Jump ahead to 4:20 mark and watch a man involuntarily start whipping his head from side to side and other bodily contortions. Others do this at the 4:45 mark.

At the 5:10 mark, something rather frightening happens. A woman falls to the floor of the stage and begins screaming. Her scream sounds as if she is in fear, absolute dread. I know of no passage of Scripture where this occurred when the Holy Spirit manifested Himself through a believer, yet she screams and continues to scream. You can tell from the look on his face that the “catcher” behind her is obviously shaken and doesn’t quite know what to do. Others surround her and continue praying for her. Her screaming continues. This is God manifesting Himself?

The video is filled with examples of people twitching, shaking, making strange sounds, falling to the floor as if experiencing epileptic fits, and more. Quite honestly, it appears as though some of what these people are experiencing is quite scary for them. Cackling laughter can be heard peppered throughout as well. We have a difficult time crediting God with any of this because the Bible does not appear to support it.

Notice also that the leaders who walk on stage to pray over these people do several things. They of course lay hands on those who are to be anointed for ministry. They also lean into them and blow on or kiss them. Watch what they do with their arms and hands, moving them in large flourishes of movement in front of the recipients with recipients falling to the floor, shaking, or making involuntary movements.

Starting at 8:47, Clark turns to the audience and announces his blessing on them (he says, “I bless the people standing…”). He is not wishing God’s blessing on them. He is actually giving them his blessing. Of course he ends his prayer in the Name of Jesus, but Clark himself – as a NAR apostle – is extending his blessing to these people. This is an official and authoritative act, not simply wishing someone well or praying for them that God would bless them.

As the camera pans the crowd we see the same type of things there that we saw on the stage. People swaying, twitching, falling down, etc. At 9:51, camera pans back to the stage and we see leaders laying on of hands, the blowing on people, etc.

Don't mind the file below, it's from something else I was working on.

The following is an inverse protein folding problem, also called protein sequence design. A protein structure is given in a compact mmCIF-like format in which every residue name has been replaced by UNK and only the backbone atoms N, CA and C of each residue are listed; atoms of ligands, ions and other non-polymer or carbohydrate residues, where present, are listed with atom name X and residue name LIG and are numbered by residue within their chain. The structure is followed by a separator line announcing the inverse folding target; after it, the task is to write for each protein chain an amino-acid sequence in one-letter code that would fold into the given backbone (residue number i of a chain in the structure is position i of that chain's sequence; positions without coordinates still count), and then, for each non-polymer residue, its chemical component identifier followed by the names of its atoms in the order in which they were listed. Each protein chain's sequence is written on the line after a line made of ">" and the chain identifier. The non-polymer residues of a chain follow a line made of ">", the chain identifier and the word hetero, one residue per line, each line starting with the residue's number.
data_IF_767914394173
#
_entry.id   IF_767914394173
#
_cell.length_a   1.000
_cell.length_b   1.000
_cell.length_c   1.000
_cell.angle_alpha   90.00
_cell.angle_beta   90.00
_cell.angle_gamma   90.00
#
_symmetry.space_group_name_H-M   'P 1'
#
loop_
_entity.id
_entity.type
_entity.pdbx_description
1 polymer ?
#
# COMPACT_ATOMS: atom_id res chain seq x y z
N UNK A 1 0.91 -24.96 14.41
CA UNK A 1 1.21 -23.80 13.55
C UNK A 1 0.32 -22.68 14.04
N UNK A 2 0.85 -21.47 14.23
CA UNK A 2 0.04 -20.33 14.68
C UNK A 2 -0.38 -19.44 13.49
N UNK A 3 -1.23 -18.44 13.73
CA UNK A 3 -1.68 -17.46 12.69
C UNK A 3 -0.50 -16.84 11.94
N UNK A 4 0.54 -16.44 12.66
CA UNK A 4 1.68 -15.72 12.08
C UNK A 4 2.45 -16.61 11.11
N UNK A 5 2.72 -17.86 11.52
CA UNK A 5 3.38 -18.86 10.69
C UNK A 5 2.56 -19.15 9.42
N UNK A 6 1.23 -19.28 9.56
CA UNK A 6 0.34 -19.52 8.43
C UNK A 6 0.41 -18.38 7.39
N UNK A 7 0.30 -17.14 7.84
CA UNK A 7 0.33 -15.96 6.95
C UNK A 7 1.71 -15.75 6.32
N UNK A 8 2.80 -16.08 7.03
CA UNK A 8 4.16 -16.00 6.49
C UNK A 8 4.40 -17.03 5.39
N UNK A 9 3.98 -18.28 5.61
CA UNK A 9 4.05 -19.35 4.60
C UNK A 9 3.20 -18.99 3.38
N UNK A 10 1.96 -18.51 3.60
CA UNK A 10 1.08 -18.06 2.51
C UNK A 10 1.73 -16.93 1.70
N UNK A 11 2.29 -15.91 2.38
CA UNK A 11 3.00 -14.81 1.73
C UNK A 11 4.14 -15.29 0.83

The interesting thing is that those who practice Buddhism, Hinduism, or New Agism often experience these same type of things. What the people on stage were experiencing appears to be very similar to what is known in the Occult and New Age as kundalini awakening. Those who teach this awakening say that it should never be done without at least some prior knowledge and not without an instructor who is well versed in the process itself and can oversee it. There are dangers in going it alone. By the way, this kundalini awakening, according to the mystery religions, is the awakening of the divinity within the person. It is the first step toward self-actualization or reaching our divine potential.

The folks at Emergent Watch have placed other videos after the Voice of the Apostles video that allows us to compare what happened at the conference with what occurs when New Age, Buddhist, Hindu or other pagan practitioners go through a kundalini awakening (starting at 11:29). What is seen there is eerily similar to what went on at the Voice of the Apostles conference. The video below highlights a kundalini awakening by a practitioner of the mystery religion. Notice the contortions, movements, and sounds associated with this awakening.

In this short video below, watch this woman experience “kriyas” as she walks. “Kriya refers to the outward physical expression of awakened kundalini and look like spontaneous yoga postures.” Were the people on stage at the Voice of the Apostles conference actually experiencing kriyas and not the manifestation of the Holy Spirit?

Here is another video of another man’s initiation into the kundalini awakening. The gentleman sitting on the couch is the practitioner/guru who oversees that awakening. Remember, the man’s movements are involuntary. This awakening is said to start at the base of the spine, travels up the spine through numerous “chakras” and ends at the Pineal gland (aka the third eye, located in our brains). The opening of the Pineal gland is said to give us a window into the spiritual dimension and access our inner divinity. People become much more sensitive to the spirit world.

According to NAR people, this type of awakening for Christians is said to be the specific working of the Holy Spirit. If so, why does it happen within the pagan religions the same way? It cannot be argued that Satan has counterfeited the Holy Spirit because kundalini awakening has been around long before the Holy Spirit gave birth to the Church in the first century and began manifesting Himself within members of the Church, Christ’s Body. Is it at all possible that the same power behind occult kundalini awakening is the same power behind the experiences at the Voice of the Apostles (and other) conferences? If so, would that power be the Holy Spirit or Satan?